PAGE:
John James Audubon and Birding Today
There was a dark side to the story of John James Audubon. To draw the beautiful birds that he was obsessed with painting and cataloguing, he killed many of the birds. Sometimes he killed more than one of the same species to be able to capture the detail that he needed for these gorgeous portraits.
For many reasons, Audubon captured the imagination of writers, but most notably for their interest in the paradox of Audubon’s methods, and that of the artist more generally. Is it not strange to require that you kill something – or to pin it to the page – to be able to articulate something about its living qualities?
We do birding differently now. Check out birding resources at the library and elsewhere.
And enjoy some varied literary takes on Audubon, below.
These birds keep modelling for Audubon
the Snowy Egret of White Heron in a book
that, in my youth, would open like a lawn
in Emerald Santa Cruz, knowing how well they look,
strutting perfection. They speckle the islands
on river-bank, in mangrove marsh or cattle pasture,
gliding over ponds, then balancing on the ridge
of a silken heifer, or fleeing disaster
in hurricane weather . . .
Audubon's work is the fruit of complex negotiations between life and death, destruction and creation, brutality and beauty, humans and the animal world, the outdoors experience of the wilderness and the indoors reality of the studio, real presences and emblems: Walcott's close examination of the nature of these negotiations, as we will see, provides him with an opportunity not only to reconsider Audubon's politics and poetics of representation but also to rearticulate his own.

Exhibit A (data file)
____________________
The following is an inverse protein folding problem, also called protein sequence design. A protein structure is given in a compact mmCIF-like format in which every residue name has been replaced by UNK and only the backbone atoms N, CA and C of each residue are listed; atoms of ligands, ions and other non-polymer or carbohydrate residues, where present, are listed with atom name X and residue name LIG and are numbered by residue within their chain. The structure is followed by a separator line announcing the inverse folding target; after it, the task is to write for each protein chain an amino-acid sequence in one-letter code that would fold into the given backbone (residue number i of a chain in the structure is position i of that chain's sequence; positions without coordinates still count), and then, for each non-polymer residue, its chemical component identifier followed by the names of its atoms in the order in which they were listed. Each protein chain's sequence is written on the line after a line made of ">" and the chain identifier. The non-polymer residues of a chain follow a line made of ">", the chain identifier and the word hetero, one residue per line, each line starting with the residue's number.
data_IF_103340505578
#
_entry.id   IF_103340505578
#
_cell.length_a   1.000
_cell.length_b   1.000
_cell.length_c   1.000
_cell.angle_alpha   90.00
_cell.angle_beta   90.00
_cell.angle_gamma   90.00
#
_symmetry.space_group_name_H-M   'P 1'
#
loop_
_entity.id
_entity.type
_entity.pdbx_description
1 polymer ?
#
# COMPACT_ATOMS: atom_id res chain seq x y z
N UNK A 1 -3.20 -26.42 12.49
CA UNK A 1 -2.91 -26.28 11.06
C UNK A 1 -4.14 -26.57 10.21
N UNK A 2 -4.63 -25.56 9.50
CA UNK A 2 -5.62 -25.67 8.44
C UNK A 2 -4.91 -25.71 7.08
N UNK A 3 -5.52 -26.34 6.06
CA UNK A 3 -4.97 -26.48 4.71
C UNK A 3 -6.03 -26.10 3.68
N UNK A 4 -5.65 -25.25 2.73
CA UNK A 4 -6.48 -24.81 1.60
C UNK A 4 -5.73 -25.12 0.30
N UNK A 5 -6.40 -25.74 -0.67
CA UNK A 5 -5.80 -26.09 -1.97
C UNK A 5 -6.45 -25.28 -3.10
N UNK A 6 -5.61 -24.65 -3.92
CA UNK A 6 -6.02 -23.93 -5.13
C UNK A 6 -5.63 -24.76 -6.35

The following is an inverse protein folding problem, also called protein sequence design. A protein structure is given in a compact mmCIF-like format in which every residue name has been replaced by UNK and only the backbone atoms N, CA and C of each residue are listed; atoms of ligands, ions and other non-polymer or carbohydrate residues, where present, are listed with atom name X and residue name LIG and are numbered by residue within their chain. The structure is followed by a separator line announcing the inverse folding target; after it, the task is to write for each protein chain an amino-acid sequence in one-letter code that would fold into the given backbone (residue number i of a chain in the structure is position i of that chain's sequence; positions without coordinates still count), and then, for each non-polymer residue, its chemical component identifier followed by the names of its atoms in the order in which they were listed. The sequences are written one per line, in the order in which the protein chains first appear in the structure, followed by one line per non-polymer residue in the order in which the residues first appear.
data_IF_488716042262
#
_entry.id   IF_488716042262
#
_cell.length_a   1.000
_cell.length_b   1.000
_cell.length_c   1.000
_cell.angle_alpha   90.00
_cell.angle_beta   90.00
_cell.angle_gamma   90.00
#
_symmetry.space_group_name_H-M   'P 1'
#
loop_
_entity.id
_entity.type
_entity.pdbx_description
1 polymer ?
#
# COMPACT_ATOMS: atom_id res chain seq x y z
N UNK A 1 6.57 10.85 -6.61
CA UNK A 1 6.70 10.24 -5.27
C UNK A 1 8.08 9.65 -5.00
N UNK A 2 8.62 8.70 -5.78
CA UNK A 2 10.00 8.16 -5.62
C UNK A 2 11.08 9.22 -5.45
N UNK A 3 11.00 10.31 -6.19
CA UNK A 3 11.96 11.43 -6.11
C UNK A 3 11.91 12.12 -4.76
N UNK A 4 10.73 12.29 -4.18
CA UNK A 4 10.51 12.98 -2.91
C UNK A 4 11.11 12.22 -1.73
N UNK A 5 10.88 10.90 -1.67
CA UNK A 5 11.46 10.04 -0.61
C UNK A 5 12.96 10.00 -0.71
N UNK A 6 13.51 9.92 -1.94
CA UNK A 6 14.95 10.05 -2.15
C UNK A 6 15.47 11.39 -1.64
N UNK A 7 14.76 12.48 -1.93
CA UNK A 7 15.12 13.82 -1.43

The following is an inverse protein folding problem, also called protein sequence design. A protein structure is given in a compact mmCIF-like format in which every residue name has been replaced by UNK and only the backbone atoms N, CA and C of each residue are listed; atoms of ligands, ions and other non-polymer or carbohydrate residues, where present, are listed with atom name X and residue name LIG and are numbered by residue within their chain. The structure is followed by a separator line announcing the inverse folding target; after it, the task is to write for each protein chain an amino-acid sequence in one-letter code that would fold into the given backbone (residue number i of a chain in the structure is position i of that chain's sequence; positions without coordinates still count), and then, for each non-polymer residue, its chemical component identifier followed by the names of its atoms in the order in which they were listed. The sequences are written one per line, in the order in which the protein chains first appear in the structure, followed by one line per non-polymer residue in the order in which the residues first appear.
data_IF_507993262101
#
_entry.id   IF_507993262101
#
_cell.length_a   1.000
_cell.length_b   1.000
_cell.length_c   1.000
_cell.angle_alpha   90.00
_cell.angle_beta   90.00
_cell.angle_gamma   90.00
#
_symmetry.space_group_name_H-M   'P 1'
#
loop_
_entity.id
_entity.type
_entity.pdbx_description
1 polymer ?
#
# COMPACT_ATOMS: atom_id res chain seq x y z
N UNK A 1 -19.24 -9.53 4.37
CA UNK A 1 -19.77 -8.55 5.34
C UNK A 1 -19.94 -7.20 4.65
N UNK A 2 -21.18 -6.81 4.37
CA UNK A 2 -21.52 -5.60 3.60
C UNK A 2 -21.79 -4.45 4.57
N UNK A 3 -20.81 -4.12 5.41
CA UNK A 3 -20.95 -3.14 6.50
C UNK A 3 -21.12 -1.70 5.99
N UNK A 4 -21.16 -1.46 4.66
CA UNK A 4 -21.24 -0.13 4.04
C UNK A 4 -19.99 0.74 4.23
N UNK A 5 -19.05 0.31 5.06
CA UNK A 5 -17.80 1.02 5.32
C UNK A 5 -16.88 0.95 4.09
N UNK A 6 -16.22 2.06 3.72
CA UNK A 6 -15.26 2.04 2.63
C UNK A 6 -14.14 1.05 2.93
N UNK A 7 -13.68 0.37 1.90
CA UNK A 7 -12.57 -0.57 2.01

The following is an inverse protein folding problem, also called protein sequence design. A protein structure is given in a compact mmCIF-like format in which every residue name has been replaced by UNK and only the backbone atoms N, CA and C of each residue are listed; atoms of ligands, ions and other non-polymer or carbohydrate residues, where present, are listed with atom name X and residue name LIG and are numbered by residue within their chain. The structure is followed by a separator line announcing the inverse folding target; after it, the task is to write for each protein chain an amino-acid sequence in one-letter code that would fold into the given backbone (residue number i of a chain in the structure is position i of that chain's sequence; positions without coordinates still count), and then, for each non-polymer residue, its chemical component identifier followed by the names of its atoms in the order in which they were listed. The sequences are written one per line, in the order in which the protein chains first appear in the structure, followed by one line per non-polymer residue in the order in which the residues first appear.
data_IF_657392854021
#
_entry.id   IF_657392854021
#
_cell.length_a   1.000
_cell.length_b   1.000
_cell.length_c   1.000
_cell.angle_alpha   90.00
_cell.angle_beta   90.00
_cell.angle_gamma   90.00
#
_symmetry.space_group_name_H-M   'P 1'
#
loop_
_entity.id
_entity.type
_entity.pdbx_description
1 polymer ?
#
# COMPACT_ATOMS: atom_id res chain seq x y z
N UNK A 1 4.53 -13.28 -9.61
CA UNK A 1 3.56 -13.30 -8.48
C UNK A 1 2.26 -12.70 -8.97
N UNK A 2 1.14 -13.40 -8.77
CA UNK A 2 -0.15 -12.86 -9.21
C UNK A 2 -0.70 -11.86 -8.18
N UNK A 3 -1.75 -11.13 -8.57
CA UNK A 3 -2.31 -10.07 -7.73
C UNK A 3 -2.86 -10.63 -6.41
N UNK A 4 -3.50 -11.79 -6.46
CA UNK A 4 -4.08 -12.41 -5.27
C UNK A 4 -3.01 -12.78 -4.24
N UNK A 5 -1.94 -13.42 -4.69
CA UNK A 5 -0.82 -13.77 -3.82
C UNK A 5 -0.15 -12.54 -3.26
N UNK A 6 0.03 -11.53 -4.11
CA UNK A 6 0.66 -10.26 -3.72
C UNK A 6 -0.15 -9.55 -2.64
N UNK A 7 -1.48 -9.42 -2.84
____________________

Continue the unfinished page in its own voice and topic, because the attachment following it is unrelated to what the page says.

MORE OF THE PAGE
from A Still Moment
Audubon's eyes embraced the object in the distance and he could see it as carefully as if he held it in his hand. It was a snowy heron alone out of its flock. He watched it steadily, in his care noting the exact inevitable things. When it feeds it muddies the water with its foot . . . It was as if each detail about the heron happened slowly in time, and only once. He felt again the old stab of wonder --
Robert Penn Warren
He slew them, at surprising distances, with his gun.
Over a body held in his hand, his head was bowed low,
But not in grief.
There is, however, an irony here. To paint the bird he must “know” the bird as well as “love” it, he must know it feather by feather, he must have it in his hand. And so he must kill it. But having killed the bird, he knows that the best he can make of it now in a painting would be a dead thing, “never the essence, only a sum of parts,” and that “it would always meet with a stranger’s sight, and never be one with the beauty in the other man’s head in the world.”
From "Love and Separateness in Eudora Welty" by Robert Penn Warren